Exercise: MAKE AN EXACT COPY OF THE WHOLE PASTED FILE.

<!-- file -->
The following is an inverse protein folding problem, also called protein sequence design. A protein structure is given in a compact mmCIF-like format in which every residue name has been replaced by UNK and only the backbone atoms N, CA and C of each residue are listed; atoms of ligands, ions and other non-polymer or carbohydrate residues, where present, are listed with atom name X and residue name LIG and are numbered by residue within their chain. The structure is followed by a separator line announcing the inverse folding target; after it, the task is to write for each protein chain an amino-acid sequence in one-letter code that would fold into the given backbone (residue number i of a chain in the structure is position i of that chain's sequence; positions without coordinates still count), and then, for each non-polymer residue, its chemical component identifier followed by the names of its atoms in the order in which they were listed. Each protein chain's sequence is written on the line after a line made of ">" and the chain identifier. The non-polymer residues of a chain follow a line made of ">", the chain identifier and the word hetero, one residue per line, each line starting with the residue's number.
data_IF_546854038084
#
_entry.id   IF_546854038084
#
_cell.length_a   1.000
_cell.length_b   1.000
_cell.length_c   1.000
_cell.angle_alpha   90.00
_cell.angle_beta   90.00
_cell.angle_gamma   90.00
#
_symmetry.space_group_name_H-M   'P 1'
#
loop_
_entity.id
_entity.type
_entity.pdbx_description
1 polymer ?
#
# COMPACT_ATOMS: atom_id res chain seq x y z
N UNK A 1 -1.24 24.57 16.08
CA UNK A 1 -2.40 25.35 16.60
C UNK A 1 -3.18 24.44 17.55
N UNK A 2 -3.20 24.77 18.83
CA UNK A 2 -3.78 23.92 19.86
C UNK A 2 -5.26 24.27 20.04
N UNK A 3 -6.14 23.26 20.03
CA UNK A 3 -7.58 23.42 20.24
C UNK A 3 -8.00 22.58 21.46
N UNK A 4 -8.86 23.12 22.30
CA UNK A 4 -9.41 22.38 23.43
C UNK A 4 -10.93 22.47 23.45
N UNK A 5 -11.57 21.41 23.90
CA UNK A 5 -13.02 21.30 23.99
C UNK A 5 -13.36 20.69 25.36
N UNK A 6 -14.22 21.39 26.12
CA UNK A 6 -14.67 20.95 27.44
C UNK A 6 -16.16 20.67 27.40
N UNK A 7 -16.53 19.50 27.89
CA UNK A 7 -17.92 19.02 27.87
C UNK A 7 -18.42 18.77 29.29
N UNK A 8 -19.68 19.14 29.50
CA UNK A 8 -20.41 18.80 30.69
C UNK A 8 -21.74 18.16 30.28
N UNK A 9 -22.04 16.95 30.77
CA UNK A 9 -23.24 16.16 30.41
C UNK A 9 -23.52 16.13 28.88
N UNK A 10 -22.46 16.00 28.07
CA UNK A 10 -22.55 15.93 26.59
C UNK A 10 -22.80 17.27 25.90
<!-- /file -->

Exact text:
The following is an inverse protein folding problem, also called protein sequence design. A protein structure is given in a compact mmCIF-like format in which every residue name has been replaced by UNK and only the backbone atoms N, CA and C of each residue are listed; atoms of ligands, ions and other non-polymer or carbohydrate residues, where present, are listed with atom name X and residue name LIG and are numbered by residue within their chain. The structure is followed by a separator line announcing the inverse folding target; after it, the task is to write for each protein chain an amino-acid sequence in one-letter code that would fold into the given backbone (residue number i of a chain in the structure is position i of that chain's sequence; positions without coordinates still count), and then, for each non-polymer residue, its chemical component identifier followed by the names of its atoms in the order in which they were listed. Each protein chain's sequence is written on the line after a line made of ">" and the chain identifier. The non-polymer residues of a chain follow a line made of ">", the chain identifier and the word hetero, one residue per line, each line starting with the residue's number.
data_IF_546854038084
#
_entry.id   IF_546854038084
#
_cell.length_a   1.000
_cell.length_b   1.000
_cell.length_c   1.000
_cell.angle_alpha   90.00
_cell.angle_beta   90.00
_cell.angle_gamma   90.00
#
_symmetry.space_group_name_H-M   'P 1'
#
loop_
_entity.id
_entity.type
_entity.pdbx_description
1 polymer ?
#
# COMPACT_ATOMS: atom_id res chain seq x y z
N UNK A 1 -1.24 24.57 16.08
CA UNK A 1 -2.40 25.35 16.60
C UNK A 1 -3.18 24.44 17.55
N UNK A 2 -3.20 24.77 18.83
CA UNK A 2 -3.78 23.92 19.86
C UNK A 2 -5.26 24.27 20.04
N UNK A 3 -6.14 23.26 20.03
CA UNK A 3 -7.58 23.42 20.24
C UNK A 3 -8.00 22.58 21.46
N UNK A 4 -8.86 23.12 22.30
CA UNK A 4 -9.41 22.38 23.43
C UNK A 4 -10.93 22.47 23.45
N UNK A 5 -11.57 21.41 23.90
CA UNK A 5 -13.02 21.30 23.99
C UNK A 5 -13.36 20.69 25.36
N UNK A 6 -14.22 21.39 26.12
CA UNK A 6 -14.67 20.95 27.44
C UNK A 6 -16.16 20.67 27.40
N UNK A 7 -16.53 19.50 27.89
CA UNK A 7 -17.92 19.02 27.87
C UNK A 7 -18.42 18.77 29.29
N UNK A 8 -19.68 19.14 29.50
CA UNK A 8 -20.41 18.80 30.69
C UNK A 8 -21.74 18.16 30.28
N UNK A 9 -22.04 16.95 30.77
CA UNK A 9 -23.24 16.16 30.41
C UNK A 9 -23.52 16.13 28.88
N UNK A 10 -22.46 16.00 28.07
CA UNK A 10 -22.55 15.93 26.59
C UNK A 10 -22.80 17.27 25.90